Today was the opening day of the InfoFish World Tuna Conference. The three-day conference brings together politicians, industry leaders, and other stakeholders.
We are delighted to be able to attend the conference, with special thanks to Earth Island for sponsoring our attendance.
The focus of the conference is sustainable growth.
Ministers from Ecuador, Fiji, Maldives, and Papua New Guinea opened the conference, all speaking of the need for sustainability in the fishing sector. There is a clear understanding that fish stocks are in peril, and unless sustainable methods and standards are employed, certain fish are on a pathway to extinction.
But it's important that sustainability includes human rights.
The conference was told that as fish stocks decrease and as fishers reduce their catches to ensure the survival of species, the incidence of illegal, unreported, and unregulated (IUU) fishing increases. And where there is IUU fishing, there are human rights abuses. Because IUU fishing takes place in the shadows, it is easy for human rights abuses to go hand in hand with the environmental crimes being committed.
Most people would find it repugnant to know that the fish they eat comes from supply chains that include slavery or human trafficking. But this is a reality in some cases.
Thankfully the issue of human rights is being addressed by some organisations. The keynote address from Juan Corrales, CEO of Tri Marine International, included repeated references to human rights and the importance of these, which was heartening and shows just how far the dialogue on this issue has come in recent years.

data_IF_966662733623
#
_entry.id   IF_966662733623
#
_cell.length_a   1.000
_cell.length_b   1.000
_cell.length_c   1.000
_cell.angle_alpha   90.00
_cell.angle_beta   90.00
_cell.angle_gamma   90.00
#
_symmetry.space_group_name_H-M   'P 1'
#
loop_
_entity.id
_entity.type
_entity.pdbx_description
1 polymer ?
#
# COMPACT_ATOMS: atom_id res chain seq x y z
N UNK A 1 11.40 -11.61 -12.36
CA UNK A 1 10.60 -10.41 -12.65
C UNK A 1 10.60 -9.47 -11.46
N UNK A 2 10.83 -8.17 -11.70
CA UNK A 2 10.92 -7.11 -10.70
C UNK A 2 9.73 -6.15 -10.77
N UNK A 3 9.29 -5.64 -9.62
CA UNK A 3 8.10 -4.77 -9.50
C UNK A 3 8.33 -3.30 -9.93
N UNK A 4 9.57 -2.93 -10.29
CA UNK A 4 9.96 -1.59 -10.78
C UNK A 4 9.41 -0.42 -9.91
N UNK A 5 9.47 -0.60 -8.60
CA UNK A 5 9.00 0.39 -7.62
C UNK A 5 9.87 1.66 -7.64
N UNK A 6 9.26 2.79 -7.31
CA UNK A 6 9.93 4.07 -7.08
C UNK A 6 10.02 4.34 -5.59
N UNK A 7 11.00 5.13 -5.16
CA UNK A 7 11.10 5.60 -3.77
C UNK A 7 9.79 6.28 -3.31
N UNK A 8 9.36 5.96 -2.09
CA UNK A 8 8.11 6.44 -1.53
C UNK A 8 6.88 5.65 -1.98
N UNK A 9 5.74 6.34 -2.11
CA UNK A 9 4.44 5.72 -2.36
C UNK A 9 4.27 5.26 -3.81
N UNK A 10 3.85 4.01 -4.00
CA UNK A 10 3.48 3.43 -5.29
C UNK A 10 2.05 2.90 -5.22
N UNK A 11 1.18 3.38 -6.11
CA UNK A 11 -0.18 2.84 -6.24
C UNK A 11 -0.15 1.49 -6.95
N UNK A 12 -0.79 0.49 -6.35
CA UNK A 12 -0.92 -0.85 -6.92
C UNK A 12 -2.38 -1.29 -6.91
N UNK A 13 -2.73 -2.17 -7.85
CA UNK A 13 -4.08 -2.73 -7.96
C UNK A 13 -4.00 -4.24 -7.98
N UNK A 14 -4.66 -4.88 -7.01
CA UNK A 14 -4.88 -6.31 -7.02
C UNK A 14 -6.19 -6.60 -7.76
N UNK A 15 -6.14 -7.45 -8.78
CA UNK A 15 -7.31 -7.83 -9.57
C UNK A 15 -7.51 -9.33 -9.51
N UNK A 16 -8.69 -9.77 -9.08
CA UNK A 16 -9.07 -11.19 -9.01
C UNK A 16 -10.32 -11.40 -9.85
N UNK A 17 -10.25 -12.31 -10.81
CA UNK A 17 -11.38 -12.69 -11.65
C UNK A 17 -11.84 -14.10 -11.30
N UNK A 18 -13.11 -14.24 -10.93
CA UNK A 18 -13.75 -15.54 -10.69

The Vice President of the Thai Tuna Industry Association, Narin Niruttinanon, also spoke of his organisation's work to promote human rights in the Thai fishing industry. The US State Department recently upgraded Thailand in its latest Trafficking in Persons report following on from a number of years of concerted effort from Thai authorities and companies.
As the conference delegates spend the next two days developing ways to deliver sustainable growth, we must not lose sight of the human rights implications of the fishing sector, and this growth must be built on positive human and labour rights practices.
As the Maldives Minister for Fisheries, Dr Hussain Rasheed, said in his address "it's time to get our act together".
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